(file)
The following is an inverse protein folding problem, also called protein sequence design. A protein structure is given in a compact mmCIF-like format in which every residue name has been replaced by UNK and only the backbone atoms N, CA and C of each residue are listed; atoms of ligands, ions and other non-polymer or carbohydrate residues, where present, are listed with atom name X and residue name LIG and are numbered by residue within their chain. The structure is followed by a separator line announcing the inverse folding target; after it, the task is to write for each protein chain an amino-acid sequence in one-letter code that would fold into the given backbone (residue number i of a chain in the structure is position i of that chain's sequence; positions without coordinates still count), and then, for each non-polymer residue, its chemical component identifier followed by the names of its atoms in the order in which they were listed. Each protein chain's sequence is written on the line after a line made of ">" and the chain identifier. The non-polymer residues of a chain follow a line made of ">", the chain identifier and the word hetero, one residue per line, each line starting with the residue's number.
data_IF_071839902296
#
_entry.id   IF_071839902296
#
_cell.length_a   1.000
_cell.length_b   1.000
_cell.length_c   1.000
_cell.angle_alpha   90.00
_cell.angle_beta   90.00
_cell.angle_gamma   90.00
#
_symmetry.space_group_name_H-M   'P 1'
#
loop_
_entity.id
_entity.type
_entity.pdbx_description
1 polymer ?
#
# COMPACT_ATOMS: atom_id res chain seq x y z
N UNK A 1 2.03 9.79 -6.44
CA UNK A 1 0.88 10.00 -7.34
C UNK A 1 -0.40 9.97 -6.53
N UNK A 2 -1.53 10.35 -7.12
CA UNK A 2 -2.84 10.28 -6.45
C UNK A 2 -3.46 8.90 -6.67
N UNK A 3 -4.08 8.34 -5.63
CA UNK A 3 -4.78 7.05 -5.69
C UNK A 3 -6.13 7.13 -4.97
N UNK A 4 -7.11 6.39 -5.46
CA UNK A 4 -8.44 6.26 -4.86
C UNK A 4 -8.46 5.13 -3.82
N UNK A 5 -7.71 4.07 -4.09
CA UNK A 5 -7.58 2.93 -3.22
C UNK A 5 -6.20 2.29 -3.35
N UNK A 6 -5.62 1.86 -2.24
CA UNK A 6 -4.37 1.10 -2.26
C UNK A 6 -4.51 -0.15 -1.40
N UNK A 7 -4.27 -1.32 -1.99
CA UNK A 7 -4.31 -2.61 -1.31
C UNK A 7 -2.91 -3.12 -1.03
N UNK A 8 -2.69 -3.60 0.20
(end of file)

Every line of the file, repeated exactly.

The following is an inverse protein folding problem, also called protein sequence design. A protein structure is given in a compact mmCIF-like format in which every residue name has been replaced by UNK and only the backbone atoms N, CA and C of each residue are listed; atoms of ligands, ions and other non-polymer or carbohydrate residues, where present, are listed with atom name X and residue name LIG and are numbered by residue within their chain. The structure is followed by a separator line announcing the inverse folding target; after it, the task is to write for each protein chain an amino-acid sequence in one-letter code that would fold into the given backbone (residue number i of a chain in the structure is position i of that chain's sequence; positions without coordinates still count), and then, for each non-polymer residue, its chemical component identifier followed by the names of its atoms in the order in which they were listed. Each protein chain's sequence is written on the line after a line made of ">" and the chain identifier. The non-polymer residues of a chain follow a line made of ">", the chain identifier and the word hetero, one residue per line, each line starting with the residue's number.
data_IF_071839902296
#
_entry.id   IF_071839902296
#
_cell.length_a   1.000
_cell.length_b   1.000
_cell.length_c   1.000
_cell.angle_alpha   90.00
_cell.angle_beta   90.00
_cell.angle_gamma   90.00
#
_symmetry.space_group_name_H-M   'P 1'
#
loop_
_entity.id
_entity.type
_entity.pdbx_description
1 polymer ?
#
# COMPACT_ATOMS: atom_id res chain seq x y z
N UNK A 1 2.03 9.79 -6.44
CA UNK A 1 0.88 10.00 -7.34
C UNK A 1 -0.40 9.97 -6.53
N UNK A 2 -1.53 10.35 -7.12
CA UNK A 2 -2.84 10.28 -6.45
C UNK A 2 -3.46 8.90 -6.67
N UNK A 3 -4.08 8.34 -5.63
CA UNK A 3 -4.78 7.05 -5.69
C UNK A 3 -6.13 7.13 -4.97
N UNK A 4 -7.11 6.39 -5.46
CA UNK A 4 -8.44 6.26 -4.86
C UNK A 4 -8.46 5.13 -3.82
N UNK A 5 -7.71 4.07 -4.09
CA UNK A 5 -7.58 2.93 -3.22
C UNK A 5 -6.20 2.29 -3.35
N UNK A 6 -5.62 1.86 -2.24
CA UNK A 6 -4.37 1.10 -2.26
C UNK A 6 -4.51 -0.15 -1.40
N UNK A 7 -4.27 -1.32 -1.99
CA UNK A 7 -4.31 -2.61 -1.31
C UNK A 7 -2.91 -3.12 -1.03
N UNK A 8 -2.69 -3.60 0.20